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However, I think that for the time being, I will heed Rachel Carson’s words and concentrate on sustaining the sense of wonder – and in doing so, rekindle my excitement as well.

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A Montessori Bean Bag Toss

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The classic bean bag toss is not a new concept, but I’ve found a way to apply it to some Montessori principles. These shapes can be made from the metal insets and glued on to a larger sheet of construction paper. I made these, but an older child could create this on their own. The bean bags are old jeans that I cut up and sewed together and R stuffed them with dried lima beans. When I asked him why they were called bean bags, he looked at me with a “duh” look and said very slowly, “…because they have beans in them.” Oh, I guess you made that connection, huh?

And, while I would have preferred the metal insets, I bought these for him to work on strengthening his hand muscles and learning pencil control. (Ours are actually pink and blue like the traditional insets).

The idea behind this toss is to assist the child with a new way of memorizing the names of the shapes. So often we have to memorize certain details (puzzle words, times tables, etc.), but this is a new way to apply it those kinesthetic learners (definitely my strongest learning type…I’m also a bit of a visual learner). Also great for boys – who need to express lots of movement throughout the day.

If using the Montessori Method and presenting this to a child, be sure and introduce the metal insets first, so they are familiar with some of the shapes. Then, discuss the shapes by name and discover which ones he knows and only introduce one new one at a time. That’s part of why I included a star in the above lesson. A star is not found in the Montessori metal insets, but most children will know what it is, therefore, it frees up some brain space to talk about the trapezoid.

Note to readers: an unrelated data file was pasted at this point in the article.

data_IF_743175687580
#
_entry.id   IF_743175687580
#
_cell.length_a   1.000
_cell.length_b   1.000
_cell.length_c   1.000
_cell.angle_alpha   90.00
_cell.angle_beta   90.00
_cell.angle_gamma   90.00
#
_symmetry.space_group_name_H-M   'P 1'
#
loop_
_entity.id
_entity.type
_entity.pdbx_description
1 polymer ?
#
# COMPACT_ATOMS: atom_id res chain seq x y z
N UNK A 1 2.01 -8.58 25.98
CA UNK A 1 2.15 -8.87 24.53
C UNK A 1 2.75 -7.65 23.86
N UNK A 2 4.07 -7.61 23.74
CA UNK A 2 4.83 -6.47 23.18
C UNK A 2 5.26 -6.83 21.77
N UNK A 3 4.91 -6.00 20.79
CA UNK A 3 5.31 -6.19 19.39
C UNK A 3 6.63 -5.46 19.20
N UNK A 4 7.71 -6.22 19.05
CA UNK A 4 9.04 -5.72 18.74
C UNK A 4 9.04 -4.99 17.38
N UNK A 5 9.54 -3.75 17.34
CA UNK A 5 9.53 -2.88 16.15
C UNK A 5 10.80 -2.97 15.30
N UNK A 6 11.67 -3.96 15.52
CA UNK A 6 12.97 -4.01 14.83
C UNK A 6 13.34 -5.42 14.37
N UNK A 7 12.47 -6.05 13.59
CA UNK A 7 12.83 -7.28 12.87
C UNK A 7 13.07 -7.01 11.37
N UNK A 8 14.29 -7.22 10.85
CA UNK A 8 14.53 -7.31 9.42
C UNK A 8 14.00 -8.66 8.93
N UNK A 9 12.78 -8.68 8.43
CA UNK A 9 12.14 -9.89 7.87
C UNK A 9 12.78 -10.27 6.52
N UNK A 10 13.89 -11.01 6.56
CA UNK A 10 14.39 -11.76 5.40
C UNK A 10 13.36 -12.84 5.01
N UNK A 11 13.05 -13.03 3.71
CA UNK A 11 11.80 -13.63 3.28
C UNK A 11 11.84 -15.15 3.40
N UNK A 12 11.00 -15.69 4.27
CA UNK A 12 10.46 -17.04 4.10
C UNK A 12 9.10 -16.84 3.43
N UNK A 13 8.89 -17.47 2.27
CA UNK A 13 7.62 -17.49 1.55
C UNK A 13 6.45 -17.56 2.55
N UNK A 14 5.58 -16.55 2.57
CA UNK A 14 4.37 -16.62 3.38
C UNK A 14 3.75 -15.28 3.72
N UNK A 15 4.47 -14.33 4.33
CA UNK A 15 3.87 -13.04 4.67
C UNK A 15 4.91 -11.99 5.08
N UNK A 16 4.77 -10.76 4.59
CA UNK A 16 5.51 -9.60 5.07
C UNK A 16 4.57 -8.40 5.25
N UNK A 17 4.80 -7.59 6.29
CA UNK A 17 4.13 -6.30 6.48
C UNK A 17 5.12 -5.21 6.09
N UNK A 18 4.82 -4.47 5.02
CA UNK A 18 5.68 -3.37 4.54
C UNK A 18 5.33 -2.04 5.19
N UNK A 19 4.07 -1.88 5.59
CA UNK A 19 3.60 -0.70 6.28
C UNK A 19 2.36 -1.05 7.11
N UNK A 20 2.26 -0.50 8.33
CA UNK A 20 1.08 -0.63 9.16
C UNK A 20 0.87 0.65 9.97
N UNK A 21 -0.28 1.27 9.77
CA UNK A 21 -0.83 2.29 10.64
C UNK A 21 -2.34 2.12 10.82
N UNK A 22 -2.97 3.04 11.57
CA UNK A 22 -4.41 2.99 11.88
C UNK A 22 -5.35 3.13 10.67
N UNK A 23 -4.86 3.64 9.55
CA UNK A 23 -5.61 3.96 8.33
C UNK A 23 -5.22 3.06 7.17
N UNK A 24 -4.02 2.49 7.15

Now, in a Montessori classroom, you would do a three-period lesson, but for R and I at home, this isn’t much fun and he resists, so I usually don’t do it in the traditional way. I have found another way – incorporating these new ideas into fun games. This is best played with two people and when you land on a shape, call out the name. Or, call out the shape first and see if you can land on it (a bit difficult for three.) But, when your child misses, you say, “Oh, you landed on the circle. I’m going to try for the trapezoid.”

This is one of my Language album “original” lessons, but I’ve seen the bean bag toss used for vocabulary building and hand-eye coordination for lots of different activities. R’s music class used it to discuss the different types of street vendors in a city (they’re studying cities this semester) and it’s a great game to play with toddlers on a rainy day when all you want to do is rip your hair out!

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Have a wonderful and safe Easter. I hope you all have time to reflect on the holiday (if you celebrate) and enjoy being with family.

 

A sense of wonder

Bluejay

Ronan and I sat at his table this morning, ate our breakfast, and quietly observed the bluejays as they pecked at acorns in our front yard. His table sits in front of the window from our kitchen and my pregnant body isn’t too keen on scrunching up there for long periods of time. But, today, I sat with Ronan at his table (rather than at the big table) and we were richly rewarded.

It’s quite ironic that we were able to watch these birds as I just returned from a short seminar for my Montessori 3-6 training on observational science. Our instructor read a passage from Rachel Carson’s book, A Sense of Wonder and I noticed the similarities between how we are trying to teach Ronan to observe, mostly by imitating, and her exploration with her young nephew. Sometimes I feel that we wander aimlessly along, but perhaps, that is exactly the point.

In other news: I. must. save. up. for. a. telephoto. lens. Immediately.